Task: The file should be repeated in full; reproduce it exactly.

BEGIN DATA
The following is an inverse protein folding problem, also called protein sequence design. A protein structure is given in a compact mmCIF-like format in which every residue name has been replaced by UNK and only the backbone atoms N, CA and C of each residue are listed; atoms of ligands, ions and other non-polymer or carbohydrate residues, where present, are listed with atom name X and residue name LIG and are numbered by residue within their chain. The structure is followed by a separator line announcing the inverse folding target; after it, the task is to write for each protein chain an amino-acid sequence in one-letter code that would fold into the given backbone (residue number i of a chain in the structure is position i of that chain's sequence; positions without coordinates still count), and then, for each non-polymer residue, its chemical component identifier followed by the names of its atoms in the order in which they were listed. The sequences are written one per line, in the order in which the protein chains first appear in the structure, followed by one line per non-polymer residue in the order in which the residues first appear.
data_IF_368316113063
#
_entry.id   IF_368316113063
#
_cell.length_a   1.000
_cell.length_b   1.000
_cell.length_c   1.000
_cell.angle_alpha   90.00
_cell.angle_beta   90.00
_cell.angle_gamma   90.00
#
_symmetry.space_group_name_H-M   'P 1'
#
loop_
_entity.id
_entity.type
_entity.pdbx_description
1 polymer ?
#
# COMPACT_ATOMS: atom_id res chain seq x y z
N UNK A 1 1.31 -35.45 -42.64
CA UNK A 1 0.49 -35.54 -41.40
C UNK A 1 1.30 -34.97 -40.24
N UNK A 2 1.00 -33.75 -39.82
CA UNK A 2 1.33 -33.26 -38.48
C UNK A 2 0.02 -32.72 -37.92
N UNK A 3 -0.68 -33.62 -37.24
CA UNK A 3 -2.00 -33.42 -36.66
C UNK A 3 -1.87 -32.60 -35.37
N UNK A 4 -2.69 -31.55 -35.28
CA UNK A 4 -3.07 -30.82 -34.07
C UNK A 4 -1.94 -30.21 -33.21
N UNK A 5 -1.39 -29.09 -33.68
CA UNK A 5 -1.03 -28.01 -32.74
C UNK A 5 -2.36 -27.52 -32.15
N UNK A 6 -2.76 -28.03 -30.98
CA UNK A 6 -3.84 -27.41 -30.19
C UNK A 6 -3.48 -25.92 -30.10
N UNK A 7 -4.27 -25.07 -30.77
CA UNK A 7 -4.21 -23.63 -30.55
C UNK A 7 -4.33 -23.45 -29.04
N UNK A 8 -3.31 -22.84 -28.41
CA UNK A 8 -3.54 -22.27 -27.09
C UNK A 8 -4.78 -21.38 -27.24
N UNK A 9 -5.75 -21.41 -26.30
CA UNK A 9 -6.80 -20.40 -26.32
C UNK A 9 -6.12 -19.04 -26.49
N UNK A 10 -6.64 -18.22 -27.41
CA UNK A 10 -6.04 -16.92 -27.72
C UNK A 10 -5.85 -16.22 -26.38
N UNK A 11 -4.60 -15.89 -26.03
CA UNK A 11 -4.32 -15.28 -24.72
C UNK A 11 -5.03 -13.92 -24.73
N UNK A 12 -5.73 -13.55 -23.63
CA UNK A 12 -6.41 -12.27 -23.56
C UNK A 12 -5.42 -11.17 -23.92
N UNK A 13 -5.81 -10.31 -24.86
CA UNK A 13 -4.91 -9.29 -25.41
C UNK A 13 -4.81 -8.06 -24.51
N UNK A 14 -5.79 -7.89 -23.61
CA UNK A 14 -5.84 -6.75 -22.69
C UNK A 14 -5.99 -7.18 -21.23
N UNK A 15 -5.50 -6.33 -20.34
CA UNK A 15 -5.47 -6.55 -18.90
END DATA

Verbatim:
The following is an inverse protein folding problem, also called protein sequence design. A protein structure is given in a compact mmCIF-like format in which every residue name has been replaced by UNK and only the backbone atoms N, CA and C of each residue are listed; atoms of ligands, ions and other non-polymer or carbohydrate residues, where present, are listed with atom name X and residue name LIG and are numbered by residue within their chain. The structure is followed by a separator line announcing the inverse folding target; after it, the task is to write for each protein chain an amino-acid sequence in one-letter code that would fold into the given backbone (residue number i of a chain in the structure is position i of that chain's sequence; positions without coordinates still count), and then, for each non-polymer residue, its chemical component identifier followed by the names of its atoms in the order in which they were listed. The sequences are written one per line, in the order in which the protein chains first appear in the structure, followed by one line per non-polymer residue in the order in which the residues first appear.
data_IF_368316113063
#
_entry.id   IF_368316113063
#
_cell.length_a   1.000
_cell.length_b   1.000
_cell.length_c   1.000
_cell.angle_alpha   90.00
_cell.angle_beta   90.00
_cell.angle_gamma   90.00
#
_symmetry.space_group_name_H-M   'P 1'
#
loop_
_entity.id
_entity.type
_entity.pdbx_description
1 polymer ?
#
# COMPACT_ATOMS: atom_id res chain seq x y z
N UNK A 1 1.31 -35.45 -42.64
CA UNK A 1 0.49 -35.54 -41.40
C UNK A 1 1.30 -34.97 -40.24
N UNK A 2 1.00 -33.75 -39.82
CA UNK A 2 1.33 -33.26 -38.48
C UNK A 2 0.02 -32.72 -37.92
N UNK A 3 -0.68 -33.62 -37.24
CA UNK A 3 -2.00 -33.42 -36.66
C UNK A 3 -1.87 -32.60 -35.37
N UNK A 4 -2.69 -31.55 -35.28
CA UNK A 4 -3.07 -30.82 -34.07
C UNK A 4 -1.94 -30.21 -33.21
N UNK A 5 -1.39 -29.09 -33.68
CA UNK A 5 -1.03 -28.01 -32.74
C UNK A 5 -2.36 -27.52 -32.15
N UNK A 6 -2.76 -28.03 -30.98
CA UNK A 6 -3.84 -27.41 -30.19
C UNK A 6 -3.48 -25.92 -30.10
N UNK A 7 -4.27 -25.07 -30.77
CA UNK A 7 -4.21 -23.63 -30.55
C UNK A 7 -4.33 -23.45 -29.04
N UNK A 8 -3.31 -22.84 -28.41
CA UNK A 8 -3.54 -22.27 -27.09
C UNK A 8 -4.78 -21.38 -27.24
N UNK A 9 -5.75 -21.41 -26.30
CA UNK A 9 -6.80 -20.40 -26.32
C UNK A 9 -6.12 -19.04 -26.49
N UNK A 10 -6.64 -18.22 -27.41
CA UNK A 10 -6.04 -16.92 -27.72
C UNK A 10 -5.85 -16.22 -26.38
N UNK A 11 -4.60 -15.89 -26.03
CA UNK A 11 -4.32 -15.28 -24.72
C UNK A 11 -5.03 -13.92 -24.73
N UNK A 12 -5.73 -13.55 -23.63
CA UNK A 12 -6.41 -12.27 -23.56
C UNK A 12 -5.42 -11.17 -23.92
N UNK A 13 -5.81 -10.31 -24.86
CA UNK A 13 -4.91 -9.29 -25.41
C UNK A 13 -4.81 -8.06 -24.51
N UNK A 14 -5.79 -7.89 -23.61
CA UNK A 14 -5.84 -6.75 -22.69
C UNK A 14 -5.99 -7.18 -21.23
N UNK A 15 -5.50 -6.33 -20.34
CA UNK A 15 -5.47 -6.55 -18.90